When I Googled “what makes a good spy story,” I came across some advice that made it sound so easy (yeah, right). Aside from “a blockbuster concept, flawless structure, and epic narrative drive,” you need:
- A stunning opening
- A dynamic protagonist
- A realistic setting
- Startling twists
Tinker, Tailor, Soldier, Spy might not have a “stunning” opening, but it’s good enough. I found the Cold War setting quite realistic. The aging former super spy hardly makes for a dynamic protagonist—quite the opposite—but he is not meant to be, so I am OK with that. Action? Nope, no action. But I can do without action. What about cliffhangers and startling twists?
I am sure there were some, since it’s about spies and double agents, but I couldn’t tell you for sure. I was too overwhelmed by the 5,000 people in this book to pay attention to cliffhangers and plot twists.
OK, I exaggerate, but during most of the 381 pages all I did was trying to keep track of all the characters. Most of the time, I was unsuccessful. There are too many people in this book—and some of them aren’t even real (book-real, that is). And not only are there too many people, there are also too many names. Names of people, names of places, names of operations, code names, names of people who never existed, names of people who no longer exist, . . . you get the gist. Too many names!
It was on page 174 that I felt the book was done setting up the story and I started to get a handle on the story. (Wow, it took 174 pages to set up the story? Wow, I can’t believe I have forced myself to read 174 pages already.) By page 212, it was back to drudging through the swamp, wondering why I should care about who is on which side and why.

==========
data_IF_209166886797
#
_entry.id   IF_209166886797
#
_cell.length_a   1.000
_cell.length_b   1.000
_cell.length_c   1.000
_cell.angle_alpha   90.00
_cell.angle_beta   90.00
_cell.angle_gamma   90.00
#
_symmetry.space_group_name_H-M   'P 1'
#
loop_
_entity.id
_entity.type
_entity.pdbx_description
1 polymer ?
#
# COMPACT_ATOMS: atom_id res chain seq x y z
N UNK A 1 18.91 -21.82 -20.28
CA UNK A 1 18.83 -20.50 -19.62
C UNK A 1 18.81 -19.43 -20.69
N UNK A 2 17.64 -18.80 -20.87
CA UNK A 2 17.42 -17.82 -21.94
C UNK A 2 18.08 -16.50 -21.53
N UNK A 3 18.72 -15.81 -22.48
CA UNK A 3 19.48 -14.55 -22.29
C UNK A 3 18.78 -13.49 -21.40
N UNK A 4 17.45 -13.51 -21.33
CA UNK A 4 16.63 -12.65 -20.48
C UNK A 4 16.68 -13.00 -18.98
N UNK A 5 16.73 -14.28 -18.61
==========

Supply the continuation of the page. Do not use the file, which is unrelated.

Oooh, did Guillam just get caught snooping in the files? Is this an interrogation? Are they just toying with him? Is this a test? Is this about . . . oh, wait, we’re back to Bill Haydon having an affair with Smiley’s wife. (Aren’t they cousins?) And what is Roy Bland doing here? I thought he was in Russia. No, that was that other guy, what was his name again?
I briefly thought that maybe I didn’t like the book because it was outdated; no Internet, no satellite phones, no e-mail, etc., but that’s not it. I actually enjoyed the descriptions of the old-fashioned way they were working: checking paper files, organizing secret mail drops, and lighting cigarettes to signal the “all clear.” And there were hints of why I have liked Le Carré in the past; notably, his ability to paint a scene with few words. And there was a certain “Englishness” in parts of the book enjoyed. I just wish the story hadn’t been so damn crowded….
Well, I get to tick off a few things:
- Read a book for the R.I.P. X Challenge. Check.
- Read a book for my TBR Pile Challenge. Check.
- Read a book from my Classics Club list. Check.
- Read a book that makes me sit on the edge of my chair. NO CHECK. Too bad, that was the most important one.
Can you recommend a good thriller? I don’t want blood and bodies, just good mind-game suspense. Any suggestions?